Despite pleas from several City Council members and over 15,000 letters from their constituents, Mayor Michael Bloomberg declined to extend funding for a day care voucher program that heavily benefits Orthdox communities.
The Priority 7 funding, which allows payments of of up to $300 per week per eligible child for afterschool programs, will end this month.
Singles are discovering that, yes, there is life beyond the Upper West Side. From the boroughs to Teaneck, is geography
really dating destiny?
Special To The Jewish Week
Call it The Great Singles Migration. OK, Almost Great.
Liz Wallenstein is one of the new émigrés. The 31-year-old psychotherapist lived in both Washington Heights and the Upper West Side before moving to Flatbush, a Brooklyn neighborhood known more for its kosher pizza options than for an active singles scene.
“I wasn’t in love with the West Side,” said Wallenstein. “I had been there for four years. I felt like I was there because I didn’t know where else to be.
With its size and sizzle, New York is a singles paradise. Here, grazing your shoulder on the packed 1 train; there, peering at you from behind a folded Times in line at the Angelika, a soul mate calls. Multiply that close encounter by — what? — a million. A gambler — or a single guy or gal — would take those odds.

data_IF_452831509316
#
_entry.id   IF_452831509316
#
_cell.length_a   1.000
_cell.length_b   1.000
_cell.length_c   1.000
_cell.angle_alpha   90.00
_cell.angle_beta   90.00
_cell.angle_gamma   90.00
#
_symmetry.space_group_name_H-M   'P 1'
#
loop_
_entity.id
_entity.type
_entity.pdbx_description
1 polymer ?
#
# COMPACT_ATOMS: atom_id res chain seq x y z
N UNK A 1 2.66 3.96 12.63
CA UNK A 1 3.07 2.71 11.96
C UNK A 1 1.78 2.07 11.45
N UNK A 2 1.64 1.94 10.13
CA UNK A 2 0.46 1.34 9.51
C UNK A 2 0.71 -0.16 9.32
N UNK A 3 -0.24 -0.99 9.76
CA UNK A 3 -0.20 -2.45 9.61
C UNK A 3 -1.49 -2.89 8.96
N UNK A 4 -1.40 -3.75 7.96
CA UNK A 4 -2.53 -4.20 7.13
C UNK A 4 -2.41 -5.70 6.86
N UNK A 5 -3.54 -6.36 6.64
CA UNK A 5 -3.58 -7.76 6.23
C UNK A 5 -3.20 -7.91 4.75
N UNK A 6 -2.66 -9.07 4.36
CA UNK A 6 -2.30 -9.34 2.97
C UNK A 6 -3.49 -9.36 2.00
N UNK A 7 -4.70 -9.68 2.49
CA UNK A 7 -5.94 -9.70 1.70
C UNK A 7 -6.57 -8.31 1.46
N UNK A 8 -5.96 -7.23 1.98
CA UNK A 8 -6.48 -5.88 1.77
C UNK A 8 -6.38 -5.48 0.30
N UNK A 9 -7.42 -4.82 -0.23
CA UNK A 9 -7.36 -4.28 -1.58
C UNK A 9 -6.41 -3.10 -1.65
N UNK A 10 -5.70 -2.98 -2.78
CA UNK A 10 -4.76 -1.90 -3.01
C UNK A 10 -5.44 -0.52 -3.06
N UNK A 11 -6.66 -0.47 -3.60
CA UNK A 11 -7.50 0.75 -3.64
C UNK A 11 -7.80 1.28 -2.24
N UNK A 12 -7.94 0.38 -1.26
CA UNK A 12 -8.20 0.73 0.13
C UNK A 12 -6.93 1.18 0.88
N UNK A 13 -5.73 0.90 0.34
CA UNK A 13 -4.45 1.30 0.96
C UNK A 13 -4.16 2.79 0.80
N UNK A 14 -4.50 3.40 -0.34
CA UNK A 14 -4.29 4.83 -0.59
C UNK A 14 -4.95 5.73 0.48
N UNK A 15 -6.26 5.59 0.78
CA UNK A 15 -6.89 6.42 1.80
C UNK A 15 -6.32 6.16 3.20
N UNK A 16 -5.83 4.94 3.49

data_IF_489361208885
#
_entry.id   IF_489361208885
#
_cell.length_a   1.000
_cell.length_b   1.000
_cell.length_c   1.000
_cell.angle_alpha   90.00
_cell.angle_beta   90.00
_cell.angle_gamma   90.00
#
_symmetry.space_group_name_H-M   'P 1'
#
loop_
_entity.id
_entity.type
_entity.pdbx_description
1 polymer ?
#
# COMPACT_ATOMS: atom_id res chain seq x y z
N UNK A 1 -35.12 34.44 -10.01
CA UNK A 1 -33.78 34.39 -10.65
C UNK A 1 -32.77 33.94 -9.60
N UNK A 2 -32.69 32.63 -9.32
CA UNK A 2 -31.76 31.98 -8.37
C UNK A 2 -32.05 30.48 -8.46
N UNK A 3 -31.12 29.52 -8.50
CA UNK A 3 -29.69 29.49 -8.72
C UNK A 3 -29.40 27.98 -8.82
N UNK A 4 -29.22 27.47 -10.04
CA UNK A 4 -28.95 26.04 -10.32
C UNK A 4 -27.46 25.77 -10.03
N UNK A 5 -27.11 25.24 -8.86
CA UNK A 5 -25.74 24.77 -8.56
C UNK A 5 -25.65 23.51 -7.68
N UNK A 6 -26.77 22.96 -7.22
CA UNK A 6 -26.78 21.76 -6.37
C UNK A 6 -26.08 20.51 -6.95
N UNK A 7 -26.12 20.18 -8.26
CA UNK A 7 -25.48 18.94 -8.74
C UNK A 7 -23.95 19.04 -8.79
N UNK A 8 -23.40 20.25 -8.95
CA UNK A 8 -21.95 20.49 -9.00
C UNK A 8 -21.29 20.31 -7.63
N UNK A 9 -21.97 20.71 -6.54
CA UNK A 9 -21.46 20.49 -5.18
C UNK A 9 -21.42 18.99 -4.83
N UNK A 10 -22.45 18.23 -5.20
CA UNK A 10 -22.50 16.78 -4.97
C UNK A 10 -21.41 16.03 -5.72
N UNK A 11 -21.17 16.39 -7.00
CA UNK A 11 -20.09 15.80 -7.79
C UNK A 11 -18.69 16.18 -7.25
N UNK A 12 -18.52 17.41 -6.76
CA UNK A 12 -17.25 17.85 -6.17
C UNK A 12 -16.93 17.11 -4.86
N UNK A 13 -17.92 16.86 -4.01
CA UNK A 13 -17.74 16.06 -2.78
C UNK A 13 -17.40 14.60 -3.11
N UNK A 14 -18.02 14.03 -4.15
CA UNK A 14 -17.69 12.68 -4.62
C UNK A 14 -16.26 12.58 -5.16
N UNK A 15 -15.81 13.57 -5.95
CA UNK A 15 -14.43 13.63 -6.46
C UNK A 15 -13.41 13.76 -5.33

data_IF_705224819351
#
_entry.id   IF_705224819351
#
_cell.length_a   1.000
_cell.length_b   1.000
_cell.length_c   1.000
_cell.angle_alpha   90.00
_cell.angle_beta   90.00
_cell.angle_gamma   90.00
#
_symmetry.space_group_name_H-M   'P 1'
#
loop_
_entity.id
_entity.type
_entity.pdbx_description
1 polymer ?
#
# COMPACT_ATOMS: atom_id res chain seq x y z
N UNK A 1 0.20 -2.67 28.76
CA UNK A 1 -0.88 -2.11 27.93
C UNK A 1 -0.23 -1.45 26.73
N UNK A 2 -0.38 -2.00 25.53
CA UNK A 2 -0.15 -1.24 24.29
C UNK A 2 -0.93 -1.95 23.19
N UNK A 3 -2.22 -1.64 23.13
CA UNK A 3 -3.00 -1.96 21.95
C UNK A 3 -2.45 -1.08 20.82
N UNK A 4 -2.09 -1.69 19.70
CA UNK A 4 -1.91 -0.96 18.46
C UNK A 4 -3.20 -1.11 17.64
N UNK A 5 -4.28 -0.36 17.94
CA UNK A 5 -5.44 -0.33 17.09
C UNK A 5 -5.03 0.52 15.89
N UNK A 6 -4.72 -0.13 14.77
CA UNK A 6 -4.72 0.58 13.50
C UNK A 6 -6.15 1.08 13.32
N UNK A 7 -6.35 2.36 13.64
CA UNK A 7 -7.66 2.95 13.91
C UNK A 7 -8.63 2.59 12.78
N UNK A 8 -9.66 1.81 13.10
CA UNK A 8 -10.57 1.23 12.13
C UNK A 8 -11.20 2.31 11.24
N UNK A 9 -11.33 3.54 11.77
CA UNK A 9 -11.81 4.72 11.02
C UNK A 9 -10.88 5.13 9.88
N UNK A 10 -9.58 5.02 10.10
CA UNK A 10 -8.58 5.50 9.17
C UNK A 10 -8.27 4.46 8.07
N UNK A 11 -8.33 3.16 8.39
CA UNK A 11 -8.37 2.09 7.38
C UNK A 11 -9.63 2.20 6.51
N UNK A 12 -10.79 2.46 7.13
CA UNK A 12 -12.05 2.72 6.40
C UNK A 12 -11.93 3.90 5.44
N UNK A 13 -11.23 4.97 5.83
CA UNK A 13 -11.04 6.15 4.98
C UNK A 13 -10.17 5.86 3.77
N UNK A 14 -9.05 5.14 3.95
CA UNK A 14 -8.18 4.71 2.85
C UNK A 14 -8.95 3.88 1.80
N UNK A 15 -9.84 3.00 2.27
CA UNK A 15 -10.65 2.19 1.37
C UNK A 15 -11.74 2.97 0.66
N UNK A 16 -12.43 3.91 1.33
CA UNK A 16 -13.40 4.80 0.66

(JTA) — Federal Judge Kimba Wood agreed to recess a fraud trial so that the Orthodox Jewish defense attorney could attend his grandson's brit.
Wood, in Manhattan District Court, ordered the recess of the trial Monday after learning of the birth of Bennett Epstein's grandson. Epstein had filed a motion last month asking for a "writ of possible simcha" in order to attend a brit in Philadelphia if his daughter gave birth to a boy.
(JTA) -- New York is about to lose its last two state kosher inspectors.
The state's Department of Agriculture and Markets will eliminate the jobs as part of a statewide effort to achieve $250 million in work force savings, according to the Times Union in Albany. The department once had 11 kosher inspectors.
Explaining its decision to lay off the final two inspectors, the department told reporters that the jobs have become obsolete since a 2004 change in the state’s kosher law prevented state inspectors from enforcing Orthodox standards of kashrut.